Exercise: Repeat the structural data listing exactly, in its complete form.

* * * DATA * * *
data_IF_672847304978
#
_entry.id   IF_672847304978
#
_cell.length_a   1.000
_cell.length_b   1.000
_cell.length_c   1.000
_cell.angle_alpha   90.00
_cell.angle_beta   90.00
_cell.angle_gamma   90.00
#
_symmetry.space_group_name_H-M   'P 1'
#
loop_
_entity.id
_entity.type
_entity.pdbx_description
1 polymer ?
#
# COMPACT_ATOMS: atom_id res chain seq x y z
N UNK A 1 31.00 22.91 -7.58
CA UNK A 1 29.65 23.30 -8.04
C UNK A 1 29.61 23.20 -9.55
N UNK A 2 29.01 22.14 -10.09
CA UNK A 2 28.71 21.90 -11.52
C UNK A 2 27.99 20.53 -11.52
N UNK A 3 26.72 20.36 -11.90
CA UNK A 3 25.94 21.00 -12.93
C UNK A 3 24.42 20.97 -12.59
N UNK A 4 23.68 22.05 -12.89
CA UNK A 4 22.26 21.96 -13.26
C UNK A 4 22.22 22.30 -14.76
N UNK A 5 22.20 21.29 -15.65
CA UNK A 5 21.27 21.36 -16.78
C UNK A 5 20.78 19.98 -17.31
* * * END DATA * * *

data_IF_672847304978
#
_entry.id   IF_672847304978
#
_cell.length_a   1.000
_cell.length_b   1.000
_cell.length_c   1.000
_cell.angle_alpha   90.00
_cell.angle_beta   90.00
_cell.angle_gamma   90.00
#
_symmetry.space_group_name_H-M   'P 1'
#
loop_
_entity.id
_entity.type
_entity.pdbx_description
1 polymer ?
#
# COMPACT_ATOMS: atom_id res chain seq x y z
N UNK A 1 31.00 22.91 -7.58
CA UNK A 1 29.65 23.30 -8.04
C UNK A 1 29.61 23.20 -9.55
N UNK A 2 29.01 22.14 -10.09
CA UNK A 2 28.71 21.90 -11.52
C UNK A 2 27.99 20.53 -11.52
N UNK A 3 26.72 20.36 -11.90
CA UNK A 3 25.94 21.00 -12.93
C UNK A 3 24.42 20.97 -12.59
N UNK A 4 23.68 22.05 -12.89
CA UNK A 4 22.26 21.96 -13.26
C UNK A 4 22.22 22.30 -14.76
N UNK A 5 22.20 21.29 -15.65
CA UNK A 5 21.27 21.36 -16.78
C UNK A 5 20.78 19.98 -17.31